African-American soprano Sissieretta Jones: a belated appreciation

Posted on: August 17, 2018

“Sissieretta Jones forged an unconventional path to singing opera, becoming the first African-American woman to headline a concert on the main stage of Carnegie Hall, in 1893,” writes Michael Cooper in Wednesday’s (8/15) New York Times. “She sang at the White House … and, in a performance at Madison Square Garden, was conducted by the composer Antonín Dvořák. But … the nation’s major opera companies [were] segregated, denying her the chance to perform in fully staged operas…. Jones was perhaps the most famous of an early generation of African-American singers who shattered racial barriers in classical music…. She became the star of a touring company called the Black Patti Troubadours. All the performers were black, but the managers were white…. She retired from the stage in 1915…. When she died on June 24, 1933, relatively few took notice. But since then, people have worked to keep her memory alive.… Jessye Norman, the soprano, is developing a project exploring Jones’s life that will be presented at National Sawdust, the performance space in Williamsburg, Brooklyn. She hopes that projects like hers will spread Jones’s fame wider.” The article is part of “Overlooked No More,” a series about people whose deaths went unreported in the New York Times.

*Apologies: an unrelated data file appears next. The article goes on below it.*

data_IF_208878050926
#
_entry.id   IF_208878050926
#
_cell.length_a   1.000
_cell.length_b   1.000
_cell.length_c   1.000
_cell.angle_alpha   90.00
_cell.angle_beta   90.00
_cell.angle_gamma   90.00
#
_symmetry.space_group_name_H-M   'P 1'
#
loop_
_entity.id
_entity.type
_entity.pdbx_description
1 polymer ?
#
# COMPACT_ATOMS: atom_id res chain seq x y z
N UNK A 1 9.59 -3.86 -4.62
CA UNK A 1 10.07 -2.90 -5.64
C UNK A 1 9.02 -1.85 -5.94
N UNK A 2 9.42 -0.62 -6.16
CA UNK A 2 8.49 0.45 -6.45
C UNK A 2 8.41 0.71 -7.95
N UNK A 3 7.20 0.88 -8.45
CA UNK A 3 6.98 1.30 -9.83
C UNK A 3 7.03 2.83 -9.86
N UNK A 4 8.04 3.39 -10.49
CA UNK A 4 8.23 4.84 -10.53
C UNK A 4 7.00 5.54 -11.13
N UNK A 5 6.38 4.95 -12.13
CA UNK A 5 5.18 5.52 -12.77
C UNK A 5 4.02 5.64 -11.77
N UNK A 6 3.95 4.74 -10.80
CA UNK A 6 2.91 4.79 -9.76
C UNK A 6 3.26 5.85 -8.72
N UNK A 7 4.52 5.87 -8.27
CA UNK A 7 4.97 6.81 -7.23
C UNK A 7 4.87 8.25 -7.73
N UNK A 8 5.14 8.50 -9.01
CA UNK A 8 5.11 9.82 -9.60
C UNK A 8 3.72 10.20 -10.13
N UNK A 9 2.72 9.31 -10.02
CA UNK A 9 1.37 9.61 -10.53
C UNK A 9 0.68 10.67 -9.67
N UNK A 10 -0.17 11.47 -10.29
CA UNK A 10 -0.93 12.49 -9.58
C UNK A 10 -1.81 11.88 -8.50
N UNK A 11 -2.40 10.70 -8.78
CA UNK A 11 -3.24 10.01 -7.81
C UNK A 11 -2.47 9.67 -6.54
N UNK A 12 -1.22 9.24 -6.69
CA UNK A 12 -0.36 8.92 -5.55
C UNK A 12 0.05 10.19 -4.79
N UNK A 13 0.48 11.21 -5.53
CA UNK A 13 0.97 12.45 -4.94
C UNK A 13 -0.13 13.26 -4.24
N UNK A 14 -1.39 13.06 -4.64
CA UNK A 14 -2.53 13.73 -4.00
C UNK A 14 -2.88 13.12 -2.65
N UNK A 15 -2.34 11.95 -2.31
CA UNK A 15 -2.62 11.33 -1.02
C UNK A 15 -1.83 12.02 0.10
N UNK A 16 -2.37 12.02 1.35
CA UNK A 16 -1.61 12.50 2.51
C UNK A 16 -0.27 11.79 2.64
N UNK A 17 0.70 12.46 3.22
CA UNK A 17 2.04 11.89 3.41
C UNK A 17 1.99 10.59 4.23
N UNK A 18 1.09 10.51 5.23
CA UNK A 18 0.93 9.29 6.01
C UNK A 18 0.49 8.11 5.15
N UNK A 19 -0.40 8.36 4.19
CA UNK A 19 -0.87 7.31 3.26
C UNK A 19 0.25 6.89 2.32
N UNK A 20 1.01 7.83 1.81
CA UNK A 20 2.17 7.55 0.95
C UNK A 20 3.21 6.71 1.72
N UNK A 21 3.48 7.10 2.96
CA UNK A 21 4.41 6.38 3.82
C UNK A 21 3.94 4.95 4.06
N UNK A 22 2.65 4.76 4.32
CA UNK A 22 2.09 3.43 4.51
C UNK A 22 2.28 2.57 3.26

Posted August 17, 2018